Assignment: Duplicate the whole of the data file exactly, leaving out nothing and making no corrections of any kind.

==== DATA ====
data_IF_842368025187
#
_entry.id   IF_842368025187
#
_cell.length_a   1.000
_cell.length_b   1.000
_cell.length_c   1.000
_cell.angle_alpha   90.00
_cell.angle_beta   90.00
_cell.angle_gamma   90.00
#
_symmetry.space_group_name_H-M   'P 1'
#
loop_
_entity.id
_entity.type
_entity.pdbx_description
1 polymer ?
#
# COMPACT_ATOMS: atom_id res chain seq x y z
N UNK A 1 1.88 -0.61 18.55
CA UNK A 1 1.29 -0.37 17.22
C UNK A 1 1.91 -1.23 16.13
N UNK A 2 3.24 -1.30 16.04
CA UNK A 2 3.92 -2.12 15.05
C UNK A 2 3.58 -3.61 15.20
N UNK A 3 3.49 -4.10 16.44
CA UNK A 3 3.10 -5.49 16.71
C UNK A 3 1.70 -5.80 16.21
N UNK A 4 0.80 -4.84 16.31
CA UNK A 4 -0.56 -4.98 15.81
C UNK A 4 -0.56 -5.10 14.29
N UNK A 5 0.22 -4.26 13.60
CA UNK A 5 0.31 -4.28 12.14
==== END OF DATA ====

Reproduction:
data_IF_842368025187
#
_entry.id   IF_842368025187
#
_cell.length_a   1.000
_cell.length_b   1.000
_cell.length_c   1.000
_cell.angle_alpha   90.00
_cell.angle_beta   90.00
_cell.angle_gamma   90.00
#
_symmetry.space_group_name_H-M   'P 1'
#
loop_
_entity.id
_entity.type
_entity.pdbx_description
1 polymer ?
#
# COMPACT_ATOMS: atom_id res chain seq x y z
N UNK A 1 1.88 -0.61 18.55
CA UNK A 1 1.29 -0.37 17.22
C UNK A 1 1.91 -1.23 16.13
N UNK A 2 3.24 -1.30 16.04
CA UNK A 2 3.92 -2.12 15.05
C UNK A 2 3.58 -3.61 15.20
N UNK A 3 3.49 -4.10 16.44
CA UNK A 3 3.10 -5.49 16.71
C UNK A 3 1.70 -5.80 16.21
N UNK A 4 0.80 -4.84 16.31
CA UNK A 4 -0.56 -4.98 15.81
C UNK A 4 -0.56 -5.10 14.29
N UNK A 5 0.22 -4.26 13.60
CA UNK A 5 0.31 -4.28 12.14